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The relationship between ICU hypotension and in-hospital mortality and morbidity in septic patients

Research paper by Kamal Maheshwari, Brian H. Nathanson, Sibyl H. Munson, Victor Khangulov, Mitali Stevens, Hussain Badani, Ashish K. Khanna, Daniel I. Sessler

Indexed on: 06 Jun '18Published on: 05 Jun '18Published in: Intensive Care Medicine



Abstract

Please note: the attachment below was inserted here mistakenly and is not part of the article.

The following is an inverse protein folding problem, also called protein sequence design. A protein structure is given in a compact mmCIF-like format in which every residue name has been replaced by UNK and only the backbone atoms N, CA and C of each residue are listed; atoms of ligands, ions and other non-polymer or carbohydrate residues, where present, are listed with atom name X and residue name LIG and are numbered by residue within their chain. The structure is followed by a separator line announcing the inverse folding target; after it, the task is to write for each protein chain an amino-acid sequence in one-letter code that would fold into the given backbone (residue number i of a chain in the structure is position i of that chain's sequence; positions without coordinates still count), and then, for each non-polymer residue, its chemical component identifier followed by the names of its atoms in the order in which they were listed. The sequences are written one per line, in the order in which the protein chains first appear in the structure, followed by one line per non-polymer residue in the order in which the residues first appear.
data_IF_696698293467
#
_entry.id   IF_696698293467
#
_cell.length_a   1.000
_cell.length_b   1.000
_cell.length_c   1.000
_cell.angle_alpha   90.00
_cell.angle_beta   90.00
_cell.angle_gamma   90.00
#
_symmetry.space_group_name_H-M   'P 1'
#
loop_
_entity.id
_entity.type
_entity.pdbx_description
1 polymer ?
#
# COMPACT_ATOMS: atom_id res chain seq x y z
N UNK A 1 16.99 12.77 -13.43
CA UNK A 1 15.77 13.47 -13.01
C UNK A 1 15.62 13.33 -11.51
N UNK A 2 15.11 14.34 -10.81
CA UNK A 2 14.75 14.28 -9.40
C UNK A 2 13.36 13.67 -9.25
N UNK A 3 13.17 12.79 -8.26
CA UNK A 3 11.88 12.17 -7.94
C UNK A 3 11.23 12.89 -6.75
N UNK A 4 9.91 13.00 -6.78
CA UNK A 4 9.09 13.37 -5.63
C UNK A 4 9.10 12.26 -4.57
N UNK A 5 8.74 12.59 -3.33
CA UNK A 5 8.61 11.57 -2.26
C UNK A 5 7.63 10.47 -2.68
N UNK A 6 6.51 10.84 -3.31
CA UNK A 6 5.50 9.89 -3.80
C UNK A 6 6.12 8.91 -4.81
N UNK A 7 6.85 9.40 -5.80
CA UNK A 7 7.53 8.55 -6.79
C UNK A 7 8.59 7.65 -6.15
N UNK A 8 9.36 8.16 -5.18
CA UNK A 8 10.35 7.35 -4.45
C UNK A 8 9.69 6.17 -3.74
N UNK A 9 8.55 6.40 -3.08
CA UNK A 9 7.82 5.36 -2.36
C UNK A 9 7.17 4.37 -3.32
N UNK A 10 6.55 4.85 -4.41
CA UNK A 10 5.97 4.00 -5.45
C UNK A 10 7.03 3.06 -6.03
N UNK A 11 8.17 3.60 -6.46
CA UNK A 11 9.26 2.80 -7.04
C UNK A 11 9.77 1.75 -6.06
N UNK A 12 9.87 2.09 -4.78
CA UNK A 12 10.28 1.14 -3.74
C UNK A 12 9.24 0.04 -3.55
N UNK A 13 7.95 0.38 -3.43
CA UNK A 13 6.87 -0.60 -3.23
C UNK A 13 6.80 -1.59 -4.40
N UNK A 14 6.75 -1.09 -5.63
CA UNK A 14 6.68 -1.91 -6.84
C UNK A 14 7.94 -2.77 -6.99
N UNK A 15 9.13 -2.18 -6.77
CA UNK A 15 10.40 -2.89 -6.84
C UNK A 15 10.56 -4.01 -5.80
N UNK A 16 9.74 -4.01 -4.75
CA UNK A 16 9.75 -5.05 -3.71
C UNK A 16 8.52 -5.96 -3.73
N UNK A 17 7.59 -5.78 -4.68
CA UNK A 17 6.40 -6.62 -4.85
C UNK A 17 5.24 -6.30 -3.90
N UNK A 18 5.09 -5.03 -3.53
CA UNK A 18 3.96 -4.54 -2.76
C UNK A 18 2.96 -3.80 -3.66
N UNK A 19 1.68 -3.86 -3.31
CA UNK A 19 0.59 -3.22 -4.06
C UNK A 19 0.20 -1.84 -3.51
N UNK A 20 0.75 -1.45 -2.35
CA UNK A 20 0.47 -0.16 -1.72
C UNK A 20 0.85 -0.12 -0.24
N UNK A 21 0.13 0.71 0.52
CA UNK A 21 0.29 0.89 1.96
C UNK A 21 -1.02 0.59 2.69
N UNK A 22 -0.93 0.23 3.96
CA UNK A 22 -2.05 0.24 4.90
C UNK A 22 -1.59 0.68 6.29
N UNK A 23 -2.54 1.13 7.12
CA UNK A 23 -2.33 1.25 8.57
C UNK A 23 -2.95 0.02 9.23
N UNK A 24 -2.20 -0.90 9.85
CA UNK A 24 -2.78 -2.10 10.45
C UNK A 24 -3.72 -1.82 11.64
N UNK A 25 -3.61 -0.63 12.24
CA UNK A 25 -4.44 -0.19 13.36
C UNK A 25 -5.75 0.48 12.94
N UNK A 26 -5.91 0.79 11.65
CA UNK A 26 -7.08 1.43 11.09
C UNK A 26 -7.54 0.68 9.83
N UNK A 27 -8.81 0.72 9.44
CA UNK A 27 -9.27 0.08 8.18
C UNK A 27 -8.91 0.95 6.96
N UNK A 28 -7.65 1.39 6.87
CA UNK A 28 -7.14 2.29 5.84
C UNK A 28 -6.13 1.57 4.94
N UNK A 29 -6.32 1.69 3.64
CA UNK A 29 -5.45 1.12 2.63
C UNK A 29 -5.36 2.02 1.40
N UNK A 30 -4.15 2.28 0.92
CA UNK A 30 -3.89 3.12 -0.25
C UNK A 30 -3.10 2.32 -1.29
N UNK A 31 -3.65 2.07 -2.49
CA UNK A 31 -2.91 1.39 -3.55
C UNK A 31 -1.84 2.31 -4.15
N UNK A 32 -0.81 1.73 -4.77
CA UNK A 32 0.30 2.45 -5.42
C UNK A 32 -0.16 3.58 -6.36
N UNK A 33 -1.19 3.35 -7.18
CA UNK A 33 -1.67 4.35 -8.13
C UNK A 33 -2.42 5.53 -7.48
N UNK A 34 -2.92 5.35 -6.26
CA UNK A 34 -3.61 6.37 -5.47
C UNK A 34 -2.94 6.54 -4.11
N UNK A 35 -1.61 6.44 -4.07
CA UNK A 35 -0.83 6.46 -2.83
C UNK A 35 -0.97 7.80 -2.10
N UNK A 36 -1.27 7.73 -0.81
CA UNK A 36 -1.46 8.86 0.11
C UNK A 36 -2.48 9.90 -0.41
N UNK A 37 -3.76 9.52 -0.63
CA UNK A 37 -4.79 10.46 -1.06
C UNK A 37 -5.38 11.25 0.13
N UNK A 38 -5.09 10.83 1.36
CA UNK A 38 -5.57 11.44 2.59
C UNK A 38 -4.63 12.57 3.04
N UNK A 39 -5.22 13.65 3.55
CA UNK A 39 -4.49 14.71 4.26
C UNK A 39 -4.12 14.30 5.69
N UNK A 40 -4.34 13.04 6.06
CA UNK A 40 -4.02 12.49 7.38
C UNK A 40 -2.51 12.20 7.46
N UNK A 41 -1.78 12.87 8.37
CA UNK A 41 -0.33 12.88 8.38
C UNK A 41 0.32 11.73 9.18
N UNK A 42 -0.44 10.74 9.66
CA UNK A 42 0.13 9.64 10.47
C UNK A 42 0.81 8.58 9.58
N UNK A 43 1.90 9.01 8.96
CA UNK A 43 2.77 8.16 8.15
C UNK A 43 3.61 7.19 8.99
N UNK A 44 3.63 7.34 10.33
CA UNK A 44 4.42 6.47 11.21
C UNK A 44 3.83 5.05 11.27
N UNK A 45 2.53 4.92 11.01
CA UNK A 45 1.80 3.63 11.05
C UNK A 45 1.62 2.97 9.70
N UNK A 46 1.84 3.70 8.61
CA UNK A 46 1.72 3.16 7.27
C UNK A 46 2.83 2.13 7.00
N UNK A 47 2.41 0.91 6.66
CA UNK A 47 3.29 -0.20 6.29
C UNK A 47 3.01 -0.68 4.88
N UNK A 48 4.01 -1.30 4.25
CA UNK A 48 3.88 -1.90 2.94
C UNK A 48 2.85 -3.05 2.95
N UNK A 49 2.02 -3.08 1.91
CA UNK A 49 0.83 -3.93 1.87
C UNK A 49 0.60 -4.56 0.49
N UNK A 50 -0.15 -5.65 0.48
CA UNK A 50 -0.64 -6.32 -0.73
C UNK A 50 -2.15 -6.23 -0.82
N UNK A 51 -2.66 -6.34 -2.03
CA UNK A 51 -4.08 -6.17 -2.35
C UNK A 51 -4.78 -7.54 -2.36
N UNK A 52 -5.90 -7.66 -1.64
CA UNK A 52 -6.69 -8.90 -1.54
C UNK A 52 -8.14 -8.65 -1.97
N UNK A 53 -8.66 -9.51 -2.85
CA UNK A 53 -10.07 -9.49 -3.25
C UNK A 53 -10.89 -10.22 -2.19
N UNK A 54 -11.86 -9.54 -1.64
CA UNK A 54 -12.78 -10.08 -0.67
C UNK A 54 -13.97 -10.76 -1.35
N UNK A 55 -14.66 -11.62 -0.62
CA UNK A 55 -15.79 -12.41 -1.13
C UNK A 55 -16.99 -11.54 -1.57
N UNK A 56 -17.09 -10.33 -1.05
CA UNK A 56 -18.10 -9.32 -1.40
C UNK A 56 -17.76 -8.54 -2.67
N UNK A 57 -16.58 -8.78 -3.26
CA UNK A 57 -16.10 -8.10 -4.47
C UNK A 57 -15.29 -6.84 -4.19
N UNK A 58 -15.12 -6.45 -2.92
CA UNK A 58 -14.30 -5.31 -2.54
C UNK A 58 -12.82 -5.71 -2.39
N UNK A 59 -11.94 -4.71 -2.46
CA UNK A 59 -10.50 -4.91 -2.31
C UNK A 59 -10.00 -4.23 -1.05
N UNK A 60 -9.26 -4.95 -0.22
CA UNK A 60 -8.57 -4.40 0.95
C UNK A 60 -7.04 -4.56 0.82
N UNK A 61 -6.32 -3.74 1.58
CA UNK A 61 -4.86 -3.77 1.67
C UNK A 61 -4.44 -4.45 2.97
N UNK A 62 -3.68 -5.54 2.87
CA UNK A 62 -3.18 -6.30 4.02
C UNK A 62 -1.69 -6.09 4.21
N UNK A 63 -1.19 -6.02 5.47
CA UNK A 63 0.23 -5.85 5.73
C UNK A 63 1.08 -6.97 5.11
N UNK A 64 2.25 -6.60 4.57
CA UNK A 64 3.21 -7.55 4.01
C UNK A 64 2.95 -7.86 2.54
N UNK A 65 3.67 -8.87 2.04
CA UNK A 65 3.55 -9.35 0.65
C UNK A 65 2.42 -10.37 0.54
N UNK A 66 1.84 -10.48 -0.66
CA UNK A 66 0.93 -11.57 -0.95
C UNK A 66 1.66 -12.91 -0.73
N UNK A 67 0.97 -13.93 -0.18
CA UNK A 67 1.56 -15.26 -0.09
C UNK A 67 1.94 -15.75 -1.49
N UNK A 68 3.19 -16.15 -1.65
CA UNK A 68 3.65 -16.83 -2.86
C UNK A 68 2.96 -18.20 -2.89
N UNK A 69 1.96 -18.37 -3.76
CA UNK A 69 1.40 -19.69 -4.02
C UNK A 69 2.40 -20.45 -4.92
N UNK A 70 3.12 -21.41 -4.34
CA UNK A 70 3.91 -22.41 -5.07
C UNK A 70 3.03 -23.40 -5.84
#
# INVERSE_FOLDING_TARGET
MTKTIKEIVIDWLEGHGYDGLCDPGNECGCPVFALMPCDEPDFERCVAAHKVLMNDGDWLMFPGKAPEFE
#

Current guidelines recommend maintaining a mean arterial pressure (MAP) ≥ 65 mmHg in septic patients. However, the relationship between hypotension and major complications in septic patients remains unclear. We, therefore, evaluated associations of MAPs below various thresholds and in-hospital mortality, acute kidney injury (AKI), and myocardial injury.We conducted a retrospective analysis using electronic health records from 110 US hospitals. We evaluated septic adults with intensive care unit (ICU) stays ≥ 24 h from 2010 to 2016. Patients were excluded with inadequate blood pressure recordings, poorly documented potential confounding factors, or renal or myocardial histories documented within 6 months of ICU admission. Hypotension exposure was defined by time-weighted average mean arterial pressure (TWA-MAP) and cumulative time below 55, 65, 75, and 85 mmHg thresholds. Multivariable logistic regressions determined the associations between hypotension exposure and in-hospital mortality, AKI, and myocardial injury.In total, 8,782 patients met study criteria. For every one unit increase in TWA-MAP < 65 mmHg, the odds of in-hospital mortality increased 11.4% (95% CI 7.8%, 15.1%, p < 0.001); the odds of AKI increased 7.0% (4.7, 9.5%, p < 0.001); and the odds of myocardial injury increased 4.5% (0.4, 8.7%, p = 0.03). For mortality and AKI, odds progressively increased as thresholds decreased from 85 to 55 mmHg.Risks for mortality, AKI, and myocardial injury were apparent at 85 mmHg, and for mortality and AKI risk progressively worsened at lower thresholds. Maintaining MAP well above 65 mmHg may be prudent in septic ICU patients.